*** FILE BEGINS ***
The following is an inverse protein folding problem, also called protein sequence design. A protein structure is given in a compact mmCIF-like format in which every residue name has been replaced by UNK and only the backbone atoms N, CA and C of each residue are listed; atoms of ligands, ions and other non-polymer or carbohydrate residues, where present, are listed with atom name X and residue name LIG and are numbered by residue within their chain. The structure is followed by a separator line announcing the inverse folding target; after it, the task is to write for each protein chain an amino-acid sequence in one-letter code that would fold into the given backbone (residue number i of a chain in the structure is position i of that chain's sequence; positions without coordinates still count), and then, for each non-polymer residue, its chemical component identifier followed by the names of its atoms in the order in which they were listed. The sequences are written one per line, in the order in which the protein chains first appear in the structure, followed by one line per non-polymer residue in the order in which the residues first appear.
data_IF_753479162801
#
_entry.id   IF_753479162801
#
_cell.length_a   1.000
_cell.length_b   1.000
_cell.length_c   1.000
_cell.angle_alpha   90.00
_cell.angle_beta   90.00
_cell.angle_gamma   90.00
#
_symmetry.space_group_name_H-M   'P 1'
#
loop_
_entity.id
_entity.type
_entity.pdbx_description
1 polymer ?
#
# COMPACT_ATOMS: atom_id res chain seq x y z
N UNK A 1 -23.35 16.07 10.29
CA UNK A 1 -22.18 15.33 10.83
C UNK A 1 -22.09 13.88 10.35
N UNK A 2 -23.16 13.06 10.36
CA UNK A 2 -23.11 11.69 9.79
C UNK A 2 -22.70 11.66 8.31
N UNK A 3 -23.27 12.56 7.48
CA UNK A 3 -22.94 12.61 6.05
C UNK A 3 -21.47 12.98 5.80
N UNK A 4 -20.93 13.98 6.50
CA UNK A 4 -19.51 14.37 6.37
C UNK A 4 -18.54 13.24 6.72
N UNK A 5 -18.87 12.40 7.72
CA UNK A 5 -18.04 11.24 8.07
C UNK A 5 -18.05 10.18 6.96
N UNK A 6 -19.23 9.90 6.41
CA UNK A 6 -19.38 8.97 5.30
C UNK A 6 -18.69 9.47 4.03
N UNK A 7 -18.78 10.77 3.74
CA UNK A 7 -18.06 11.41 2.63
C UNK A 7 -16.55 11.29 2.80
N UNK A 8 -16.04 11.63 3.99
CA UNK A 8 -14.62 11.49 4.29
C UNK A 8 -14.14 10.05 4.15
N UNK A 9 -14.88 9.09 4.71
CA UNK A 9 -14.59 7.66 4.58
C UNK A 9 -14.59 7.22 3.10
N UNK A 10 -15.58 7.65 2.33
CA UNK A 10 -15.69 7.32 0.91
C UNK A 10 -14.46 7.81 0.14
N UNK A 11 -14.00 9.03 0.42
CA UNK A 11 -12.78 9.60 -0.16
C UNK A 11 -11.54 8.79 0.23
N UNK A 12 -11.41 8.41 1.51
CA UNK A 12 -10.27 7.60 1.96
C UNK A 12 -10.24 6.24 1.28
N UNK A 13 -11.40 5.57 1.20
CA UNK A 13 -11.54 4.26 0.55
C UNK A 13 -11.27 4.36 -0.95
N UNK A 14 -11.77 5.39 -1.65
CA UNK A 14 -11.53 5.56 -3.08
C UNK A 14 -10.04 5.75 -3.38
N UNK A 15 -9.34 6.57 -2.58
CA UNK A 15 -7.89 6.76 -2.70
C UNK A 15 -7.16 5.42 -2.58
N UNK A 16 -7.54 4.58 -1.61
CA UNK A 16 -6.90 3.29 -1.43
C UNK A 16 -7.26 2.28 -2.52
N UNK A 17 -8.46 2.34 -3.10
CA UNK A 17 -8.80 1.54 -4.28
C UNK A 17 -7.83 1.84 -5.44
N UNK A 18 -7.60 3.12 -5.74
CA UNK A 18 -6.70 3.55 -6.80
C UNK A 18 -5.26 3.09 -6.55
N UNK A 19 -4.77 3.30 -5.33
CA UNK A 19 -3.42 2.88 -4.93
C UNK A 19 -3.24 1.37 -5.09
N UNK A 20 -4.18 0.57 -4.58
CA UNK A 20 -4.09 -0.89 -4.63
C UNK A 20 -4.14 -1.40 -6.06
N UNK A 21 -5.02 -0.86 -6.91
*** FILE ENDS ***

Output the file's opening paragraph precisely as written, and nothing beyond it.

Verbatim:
The following is an inverse protein folding problem, also called protein sequence design. A protein structure is given in a compact mmCIF-like format in which every residue name has been replaced by UNK and only the backbone atoms N, CA and C of each residue are listed; atoms of ligands, ions and other non-polymer or carbohydrate residues, where present, are listed with atom name X and residue name LIG and are numbered by residue within their chain. The structure is followed by a separator line announcing the inverse folding target; after it, the task is to write for each protein chain an amino-acid sequence in one-letter code that would fold into the given backbone (residue number i of a chain in the structure is position i of that chain's sequence; positions without coordinates still count), and then, for each non-polymer residue, its chemical component identifier followed by the names of its atoms in the order in which they were listed. The sequences are written one per line, in the order in which the protein chains first appear in the structure, followed by one line per non-polymer residue in the order in which the residues first appear.